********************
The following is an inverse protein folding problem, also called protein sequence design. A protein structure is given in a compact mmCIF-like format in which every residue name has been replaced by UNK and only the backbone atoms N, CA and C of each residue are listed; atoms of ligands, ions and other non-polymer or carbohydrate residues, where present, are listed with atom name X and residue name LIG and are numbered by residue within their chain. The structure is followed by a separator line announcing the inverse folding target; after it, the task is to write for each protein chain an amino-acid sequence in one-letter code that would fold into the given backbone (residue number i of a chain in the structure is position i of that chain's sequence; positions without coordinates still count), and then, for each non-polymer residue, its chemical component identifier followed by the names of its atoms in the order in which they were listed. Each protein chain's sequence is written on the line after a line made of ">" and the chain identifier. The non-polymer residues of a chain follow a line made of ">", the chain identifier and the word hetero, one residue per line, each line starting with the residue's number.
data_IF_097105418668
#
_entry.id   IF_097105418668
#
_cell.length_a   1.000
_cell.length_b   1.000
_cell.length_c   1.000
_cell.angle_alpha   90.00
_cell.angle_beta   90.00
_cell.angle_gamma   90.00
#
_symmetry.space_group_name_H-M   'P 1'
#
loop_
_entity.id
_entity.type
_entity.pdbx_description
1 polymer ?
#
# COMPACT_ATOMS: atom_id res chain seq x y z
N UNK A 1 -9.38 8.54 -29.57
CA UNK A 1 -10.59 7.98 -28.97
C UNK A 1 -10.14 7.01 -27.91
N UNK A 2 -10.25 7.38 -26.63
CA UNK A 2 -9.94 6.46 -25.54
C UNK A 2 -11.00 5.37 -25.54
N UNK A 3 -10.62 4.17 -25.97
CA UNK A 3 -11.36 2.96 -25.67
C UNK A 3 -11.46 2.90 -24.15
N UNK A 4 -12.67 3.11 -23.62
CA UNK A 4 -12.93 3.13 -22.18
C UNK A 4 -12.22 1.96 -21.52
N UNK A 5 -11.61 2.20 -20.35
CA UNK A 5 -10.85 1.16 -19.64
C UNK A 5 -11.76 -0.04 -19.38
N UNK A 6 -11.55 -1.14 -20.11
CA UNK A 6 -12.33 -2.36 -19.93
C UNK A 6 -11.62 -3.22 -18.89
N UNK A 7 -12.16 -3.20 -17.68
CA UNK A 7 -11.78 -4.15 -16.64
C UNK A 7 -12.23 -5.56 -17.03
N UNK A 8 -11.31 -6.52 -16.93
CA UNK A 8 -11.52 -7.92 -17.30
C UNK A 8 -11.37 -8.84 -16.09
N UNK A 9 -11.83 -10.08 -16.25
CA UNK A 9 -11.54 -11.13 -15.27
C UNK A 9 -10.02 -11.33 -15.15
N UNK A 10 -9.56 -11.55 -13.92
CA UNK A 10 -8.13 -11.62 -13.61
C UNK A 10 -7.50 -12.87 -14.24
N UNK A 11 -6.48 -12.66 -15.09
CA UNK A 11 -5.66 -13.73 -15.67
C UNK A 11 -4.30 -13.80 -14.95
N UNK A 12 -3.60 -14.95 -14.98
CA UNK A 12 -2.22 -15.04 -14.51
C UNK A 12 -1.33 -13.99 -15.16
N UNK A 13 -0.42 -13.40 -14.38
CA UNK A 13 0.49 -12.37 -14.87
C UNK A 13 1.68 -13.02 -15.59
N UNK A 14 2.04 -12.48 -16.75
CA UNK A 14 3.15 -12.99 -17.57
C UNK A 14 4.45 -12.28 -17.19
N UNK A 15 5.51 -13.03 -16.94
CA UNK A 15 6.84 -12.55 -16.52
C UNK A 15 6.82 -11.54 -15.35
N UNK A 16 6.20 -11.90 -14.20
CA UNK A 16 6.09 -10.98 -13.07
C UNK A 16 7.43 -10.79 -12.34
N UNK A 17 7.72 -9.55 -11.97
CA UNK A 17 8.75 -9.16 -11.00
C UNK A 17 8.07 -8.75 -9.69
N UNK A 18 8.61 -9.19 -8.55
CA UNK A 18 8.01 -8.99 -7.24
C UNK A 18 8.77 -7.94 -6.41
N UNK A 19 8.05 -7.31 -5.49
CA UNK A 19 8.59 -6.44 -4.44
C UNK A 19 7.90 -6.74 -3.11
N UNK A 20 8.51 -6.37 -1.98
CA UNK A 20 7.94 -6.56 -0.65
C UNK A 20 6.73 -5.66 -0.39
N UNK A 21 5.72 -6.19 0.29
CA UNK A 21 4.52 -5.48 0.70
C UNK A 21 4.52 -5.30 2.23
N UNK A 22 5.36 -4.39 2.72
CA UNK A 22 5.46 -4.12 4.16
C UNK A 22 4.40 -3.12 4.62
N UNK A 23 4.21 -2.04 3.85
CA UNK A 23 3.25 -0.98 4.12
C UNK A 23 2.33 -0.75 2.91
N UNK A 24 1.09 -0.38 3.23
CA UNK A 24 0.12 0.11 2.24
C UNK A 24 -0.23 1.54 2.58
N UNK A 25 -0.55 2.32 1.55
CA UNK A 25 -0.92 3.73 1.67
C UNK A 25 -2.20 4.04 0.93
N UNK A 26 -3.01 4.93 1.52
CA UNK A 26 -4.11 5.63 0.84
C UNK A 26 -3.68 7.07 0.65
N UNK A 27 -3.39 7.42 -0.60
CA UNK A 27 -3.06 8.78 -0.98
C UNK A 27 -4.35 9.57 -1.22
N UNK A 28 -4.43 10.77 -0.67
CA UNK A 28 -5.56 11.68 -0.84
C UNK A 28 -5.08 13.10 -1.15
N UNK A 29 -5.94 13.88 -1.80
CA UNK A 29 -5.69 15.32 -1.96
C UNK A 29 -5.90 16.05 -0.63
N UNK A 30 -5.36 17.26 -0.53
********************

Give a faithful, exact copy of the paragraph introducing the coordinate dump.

The following is an inverse protein folding problem, also called protein sequence design. A protein structure is given in a compact mmCIF-like format in which every residue name has been replaced by UNK and only the backbone atoms N, CA and C of each residue are listed; atoms of ligands, ions and other non-polymer or carbohydrate residues, where present, are listed with atom name X and residue name LIG and are numbered by residue within their chain. The structure is followed by a separator line announcing the inverse folding target; after it, the task is to write for each protein chain an amino-acid sequence in one-letter code that would fold into the given backbone (residue number i of a chain in the structure is position i of that chain's sequence; positions without coordinates still count), and then, for each non-polymer residue, its chemical component identifier followed by the names of its atoms in the order in which they were listed. Each protein chain's sequence is written on the line after a line made of ">" and the chain identifier. The non-polymer residues of a chain follow a line made of ">", the chain identifier and the word hetero, one residue per line, each line starting with the residue's number.